Soft wheat premiums soar

8 October 1999

Soft wheat premiums soar

By Robert Harris

PREMIUMS for soft wheats are reaching historic highs in some areas.

Damage caused by the wet harvest is becoming more apparent, and many farmers are not selling, says Robert Kerr of Glencore Grain.

Full specification softs – varieties like Consort, Riband or Claire of 180 Hagberg, 11.9% protein and 74kg/hl – are worth £71-72/t ex-farm, says Mr Kerr.

In areas like the Midlands, where there is plenty of basic feed wheat, that amounts to a £6-7/t premium. "We havent seen that sort of difference for a decade or more."

Although it is becoming clear that at least one-third of UK soft wheat will be consigned to the feed bin, Mr Kerr suspects these premiums will not last. "Ultimately, there should be enough to supply the circa 2m tonne demand."

But, for now, many farmers are reluctant to sell. They are busy with autumn cultivations and have not found time to undertake the detailed sampling needed this season to identify good wheat, he adds.

Lower grade softs may also carry a small premium as markets develop, says Mr Kerr. "We are starting to revisit some parcels of wheat which we wrote off earlier in the harvest."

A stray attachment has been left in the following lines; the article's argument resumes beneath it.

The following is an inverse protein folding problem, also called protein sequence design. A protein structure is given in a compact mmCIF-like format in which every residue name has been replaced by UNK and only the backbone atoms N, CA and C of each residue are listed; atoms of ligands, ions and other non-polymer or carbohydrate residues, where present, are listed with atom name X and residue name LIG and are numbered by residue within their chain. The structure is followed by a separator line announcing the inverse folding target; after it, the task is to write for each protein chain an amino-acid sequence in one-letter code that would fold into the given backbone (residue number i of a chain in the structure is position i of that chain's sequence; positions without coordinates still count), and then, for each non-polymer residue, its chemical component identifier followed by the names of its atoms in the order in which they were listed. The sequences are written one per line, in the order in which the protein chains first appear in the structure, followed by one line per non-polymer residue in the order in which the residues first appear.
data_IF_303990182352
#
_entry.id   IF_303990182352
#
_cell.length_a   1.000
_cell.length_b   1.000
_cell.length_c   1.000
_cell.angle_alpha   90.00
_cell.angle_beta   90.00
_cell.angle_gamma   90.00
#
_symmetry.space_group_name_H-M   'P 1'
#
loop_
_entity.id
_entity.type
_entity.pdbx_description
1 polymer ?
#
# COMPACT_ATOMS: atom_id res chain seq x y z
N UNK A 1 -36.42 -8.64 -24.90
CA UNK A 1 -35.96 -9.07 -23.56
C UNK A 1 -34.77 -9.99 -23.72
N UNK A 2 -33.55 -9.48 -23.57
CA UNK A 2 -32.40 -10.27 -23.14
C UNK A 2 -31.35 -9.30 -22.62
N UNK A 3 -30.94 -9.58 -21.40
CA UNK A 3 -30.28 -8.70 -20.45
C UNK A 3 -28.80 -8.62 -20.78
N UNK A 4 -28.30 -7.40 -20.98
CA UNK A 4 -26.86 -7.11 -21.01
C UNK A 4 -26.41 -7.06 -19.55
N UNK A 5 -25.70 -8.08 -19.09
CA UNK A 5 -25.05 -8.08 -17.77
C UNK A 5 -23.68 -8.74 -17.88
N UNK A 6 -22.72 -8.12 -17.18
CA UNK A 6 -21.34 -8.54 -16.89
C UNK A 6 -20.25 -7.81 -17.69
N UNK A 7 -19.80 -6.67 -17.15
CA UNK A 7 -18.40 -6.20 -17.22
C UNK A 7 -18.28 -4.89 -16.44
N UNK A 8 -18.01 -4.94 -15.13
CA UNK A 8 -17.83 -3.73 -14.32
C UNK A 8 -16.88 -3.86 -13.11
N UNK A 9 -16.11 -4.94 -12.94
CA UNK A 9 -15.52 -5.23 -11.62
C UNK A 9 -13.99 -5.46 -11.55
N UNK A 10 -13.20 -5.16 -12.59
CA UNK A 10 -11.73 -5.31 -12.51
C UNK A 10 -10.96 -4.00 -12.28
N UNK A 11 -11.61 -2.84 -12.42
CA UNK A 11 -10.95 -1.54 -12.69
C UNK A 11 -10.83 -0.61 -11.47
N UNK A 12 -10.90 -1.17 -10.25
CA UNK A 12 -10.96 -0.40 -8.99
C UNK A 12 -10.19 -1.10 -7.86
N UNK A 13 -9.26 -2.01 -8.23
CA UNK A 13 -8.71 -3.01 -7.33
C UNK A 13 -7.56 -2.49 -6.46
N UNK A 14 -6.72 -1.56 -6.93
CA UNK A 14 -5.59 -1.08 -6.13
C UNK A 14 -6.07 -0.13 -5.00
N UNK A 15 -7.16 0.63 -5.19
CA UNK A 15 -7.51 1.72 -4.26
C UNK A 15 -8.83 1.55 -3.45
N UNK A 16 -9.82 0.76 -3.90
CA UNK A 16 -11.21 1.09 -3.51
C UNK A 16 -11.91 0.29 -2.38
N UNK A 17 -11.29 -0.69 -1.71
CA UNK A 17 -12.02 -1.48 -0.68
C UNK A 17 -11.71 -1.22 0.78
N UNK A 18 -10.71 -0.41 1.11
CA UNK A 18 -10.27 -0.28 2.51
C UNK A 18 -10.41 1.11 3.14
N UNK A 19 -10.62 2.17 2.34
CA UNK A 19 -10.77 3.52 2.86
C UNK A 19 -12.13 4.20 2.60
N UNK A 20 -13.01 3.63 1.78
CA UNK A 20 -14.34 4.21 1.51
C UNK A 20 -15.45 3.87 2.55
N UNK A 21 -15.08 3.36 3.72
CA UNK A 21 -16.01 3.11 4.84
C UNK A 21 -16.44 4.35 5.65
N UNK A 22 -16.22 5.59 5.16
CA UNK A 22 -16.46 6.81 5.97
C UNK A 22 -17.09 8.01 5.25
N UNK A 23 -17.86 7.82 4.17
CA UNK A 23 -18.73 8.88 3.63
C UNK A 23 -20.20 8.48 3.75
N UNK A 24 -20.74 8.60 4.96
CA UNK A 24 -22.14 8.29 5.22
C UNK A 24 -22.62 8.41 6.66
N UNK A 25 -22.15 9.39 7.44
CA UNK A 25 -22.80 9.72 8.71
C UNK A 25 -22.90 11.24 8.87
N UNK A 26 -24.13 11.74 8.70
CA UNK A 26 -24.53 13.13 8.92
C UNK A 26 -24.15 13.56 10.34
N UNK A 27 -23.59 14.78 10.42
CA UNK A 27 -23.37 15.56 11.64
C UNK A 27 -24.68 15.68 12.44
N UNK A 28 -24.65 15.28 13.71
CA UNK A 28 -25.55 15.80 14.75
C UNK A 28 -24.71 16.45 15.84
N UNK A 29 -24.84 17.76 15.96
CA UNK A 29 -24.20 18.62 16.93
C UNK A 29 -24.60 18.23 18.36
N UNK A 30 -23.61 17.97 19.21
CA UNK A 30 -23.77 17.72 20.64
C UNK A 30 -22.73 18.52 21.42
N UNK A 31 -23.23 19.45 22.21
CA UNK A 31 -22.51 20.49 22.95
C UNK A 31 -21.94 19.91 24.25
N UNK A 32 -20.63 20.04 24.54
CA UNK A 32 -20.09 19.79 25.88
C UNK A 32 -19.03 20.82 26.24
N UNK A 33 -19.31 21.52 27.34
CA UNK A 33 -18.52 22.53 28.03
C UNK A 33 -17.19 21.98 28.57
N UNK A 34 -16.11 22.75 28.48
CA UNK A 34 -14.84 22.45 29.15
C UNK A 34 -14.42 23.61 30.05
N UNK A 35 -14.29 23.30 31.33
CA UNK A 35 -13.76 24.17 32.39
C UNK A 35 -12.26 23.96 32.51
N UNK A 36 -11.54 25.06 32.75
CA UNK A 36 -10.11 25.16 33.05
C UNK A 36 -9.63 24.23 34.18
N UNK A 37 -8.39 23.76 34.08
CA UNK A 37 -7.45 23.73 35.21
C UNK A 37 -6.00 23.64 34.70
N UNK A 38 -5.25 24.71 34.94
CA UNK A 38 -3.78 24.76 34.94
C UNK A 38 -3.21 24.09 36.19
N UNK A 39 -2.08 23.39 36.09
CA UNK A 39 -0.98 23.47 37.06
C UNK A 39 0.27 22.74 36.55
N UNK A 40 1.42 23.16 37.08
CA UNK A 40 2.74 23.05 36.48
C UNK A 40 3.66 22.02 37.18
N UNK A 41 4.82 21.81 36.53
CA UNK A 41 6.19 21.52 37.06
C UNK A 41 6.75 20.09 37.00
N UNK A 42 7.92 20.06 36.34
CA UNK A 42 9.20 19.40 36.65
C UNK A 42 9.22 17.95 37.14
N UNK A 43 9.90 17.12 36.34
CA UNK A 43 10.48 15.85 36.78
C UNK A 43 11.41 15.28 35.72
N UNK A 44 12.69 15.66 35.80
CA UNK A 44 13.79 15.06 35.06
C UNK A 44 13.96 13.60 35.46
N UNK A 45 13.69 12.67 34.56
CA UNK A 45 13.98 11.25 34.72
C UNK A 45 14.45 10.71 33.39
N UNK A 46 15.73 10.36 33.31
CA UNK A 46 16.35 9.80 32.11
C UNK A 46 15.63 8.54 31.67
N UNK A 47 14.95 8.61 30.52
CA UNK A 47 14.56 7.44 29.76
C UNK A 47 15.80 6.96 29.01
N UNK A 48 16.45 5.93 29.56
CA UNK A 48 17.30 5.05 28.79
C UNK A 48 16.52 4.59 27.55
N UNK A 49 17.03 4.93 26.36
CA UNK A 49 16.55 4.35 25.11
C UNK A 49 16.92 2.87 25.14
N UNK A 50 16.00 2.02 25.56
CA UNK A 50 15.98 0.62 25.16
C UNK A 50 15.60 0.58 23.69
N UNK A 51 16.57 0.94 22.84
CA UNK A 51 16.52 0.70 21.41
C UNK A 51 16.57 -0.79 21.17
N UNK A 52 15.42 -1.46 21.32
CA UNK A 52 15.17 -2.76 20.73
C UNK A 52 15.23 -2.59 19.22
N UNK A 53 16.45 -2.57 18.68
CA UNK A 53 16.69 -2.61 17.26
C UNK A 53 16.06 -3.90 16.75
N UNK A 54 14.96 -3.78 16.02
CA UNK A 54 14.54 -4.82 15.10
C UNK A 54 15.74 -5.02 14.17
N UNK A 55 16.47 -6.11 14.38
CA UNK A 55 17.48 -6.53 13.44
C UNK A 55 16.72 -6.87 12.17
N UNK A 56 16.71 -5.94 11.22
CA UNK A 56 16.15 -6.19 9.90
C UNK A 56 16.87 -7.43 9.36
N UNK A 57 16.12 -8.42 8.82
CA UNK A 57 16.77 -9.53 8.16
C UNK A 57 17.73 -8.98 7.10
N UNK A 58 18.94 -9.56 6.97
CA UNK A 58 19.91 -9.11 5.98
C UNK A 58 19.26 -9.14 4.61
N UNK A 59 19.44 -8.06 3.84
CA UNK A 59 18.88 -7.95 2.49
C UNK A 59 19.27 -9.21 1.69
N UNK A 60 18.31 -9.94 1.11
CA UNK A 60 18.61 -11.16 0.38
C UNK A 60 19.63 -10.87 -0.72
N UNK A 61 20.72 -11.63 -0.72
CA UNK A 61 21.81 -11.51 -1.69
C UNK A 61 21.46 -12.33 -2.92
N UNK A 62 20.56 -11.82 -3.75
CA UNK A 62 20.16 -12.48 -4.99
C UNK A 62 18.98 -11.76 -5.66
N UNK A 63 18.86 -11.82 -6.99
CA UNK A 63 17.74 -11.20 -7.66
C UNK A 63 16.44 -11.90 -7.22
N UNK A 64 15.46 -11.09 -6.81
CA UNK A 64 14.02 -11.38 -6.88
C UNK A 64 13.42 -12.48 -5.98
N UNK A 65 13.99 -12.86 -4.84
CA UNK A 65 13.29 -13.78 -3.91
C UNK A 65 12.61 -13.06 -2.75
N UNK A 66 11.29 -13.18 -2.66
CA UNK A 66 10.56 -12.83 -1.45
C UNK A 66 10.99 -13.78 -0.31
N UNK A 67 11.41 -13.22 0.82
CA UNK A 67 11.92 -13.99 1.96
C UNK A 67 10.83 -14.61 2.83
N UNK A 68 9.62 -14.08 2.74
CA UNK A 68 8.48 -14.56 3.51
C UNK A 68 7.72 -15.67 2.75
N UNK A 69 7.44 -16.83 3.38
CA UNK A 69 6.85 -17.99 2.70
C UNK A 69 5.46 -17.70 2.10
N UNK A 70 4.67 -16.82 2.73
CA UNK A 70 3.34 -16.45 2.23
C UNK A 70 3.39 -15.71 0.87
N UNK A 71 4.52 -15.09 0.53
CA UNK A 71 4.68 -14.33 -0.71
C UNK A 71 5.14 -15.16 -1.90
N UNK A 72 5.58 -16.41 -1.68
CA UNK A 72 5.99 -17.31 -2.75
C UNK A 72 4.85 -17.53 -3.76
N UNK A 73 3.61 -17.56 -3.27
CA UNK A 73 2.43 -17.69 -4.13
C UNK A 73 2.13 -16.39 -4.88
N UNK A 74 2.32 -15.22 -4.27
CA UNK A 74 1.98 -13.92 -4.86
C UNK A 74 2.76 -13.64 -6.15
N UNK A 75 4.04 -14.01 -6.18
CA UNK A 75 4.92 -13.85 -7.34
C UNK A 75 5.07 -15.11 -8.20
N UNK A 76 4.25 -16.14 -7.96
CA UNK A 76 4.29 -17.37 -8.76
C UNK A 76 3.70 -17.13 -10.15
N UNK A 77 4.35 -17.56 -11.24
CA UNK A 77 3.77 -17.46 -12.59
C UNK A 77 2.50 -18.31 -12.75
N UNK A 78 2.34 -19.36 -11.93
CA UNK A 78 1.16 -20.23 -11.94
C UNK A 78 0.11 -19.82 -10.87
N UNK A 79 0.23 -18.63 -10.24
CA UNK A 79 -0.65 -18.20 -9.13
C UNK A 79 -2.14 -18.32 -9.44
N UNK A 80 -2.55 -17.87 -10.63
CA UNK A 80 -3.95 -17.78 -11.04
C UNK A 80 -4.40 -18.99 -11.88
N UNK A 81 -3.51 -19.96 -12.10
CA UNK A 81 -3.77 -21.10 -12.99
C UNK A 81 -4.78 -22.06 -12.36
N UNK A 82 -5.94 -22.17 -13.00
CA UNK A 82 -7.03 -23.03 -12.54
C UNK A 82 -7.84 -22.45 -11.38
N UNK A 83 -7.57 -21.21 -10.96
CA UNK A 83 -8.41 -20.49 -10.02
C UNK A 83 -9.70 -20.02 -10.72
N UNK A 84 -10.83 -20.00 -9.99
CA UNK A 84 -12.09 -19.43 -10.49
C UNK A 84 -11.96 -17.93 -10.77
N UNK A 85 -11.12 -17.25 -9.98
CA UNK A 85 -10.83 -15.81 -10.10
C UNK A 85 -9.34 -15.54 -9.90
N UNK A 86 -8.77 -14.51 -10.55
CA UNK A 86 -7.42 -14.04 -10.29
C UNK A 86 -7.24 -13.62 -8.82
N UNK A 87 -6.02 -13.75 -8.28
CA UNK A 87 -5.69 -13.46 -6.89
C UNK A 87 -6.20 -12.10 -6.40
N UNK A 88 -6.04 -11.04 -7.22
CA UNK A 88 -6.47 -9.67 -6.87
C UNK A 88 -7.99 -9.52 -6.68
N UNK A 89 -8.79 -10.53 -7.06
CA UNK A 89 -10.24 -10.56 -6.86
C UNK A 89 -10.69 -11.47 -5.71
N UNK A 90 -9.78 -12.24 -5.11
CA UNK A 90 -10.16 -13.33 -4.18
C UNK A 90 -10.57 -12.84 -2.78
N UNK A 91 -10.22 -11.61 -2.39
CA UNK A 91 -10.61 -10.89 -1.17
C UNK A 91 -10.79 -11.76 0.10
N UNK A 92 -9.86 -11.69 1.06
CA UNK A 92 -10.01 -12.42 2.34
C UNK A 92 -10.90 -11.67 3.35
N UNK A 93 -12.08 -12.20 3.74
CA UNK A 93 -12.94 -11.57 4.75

In stark contrast, the high quality of the French wheat crop has been confirmed by cereals intervention agency, ONIC. Only a fraction of the crop falls below 200 Hagberg, and bushel weights average over 78kg/hl.

Output is thought to be 35.5m tonnes, 8% down on last year, but still the second largest crop on record.

Prices across the Channel have risen by about k4/t (£2.60/t) since July, mainly due to the better quality, says Ian Wallis of Cargill. But prices are now at a slight premium to the intervention value, so there is little chance of further gains, he adds.

Higher values should help support UK values, as the French market sets the tone for Europe. "But it will be difficult for UK wheat to compete, particularly for intra-EU sales. Domestic levels will need to trade at a discount, though it is difficult to gauge how much. In 1992/93, the discount grew to about £11/t."

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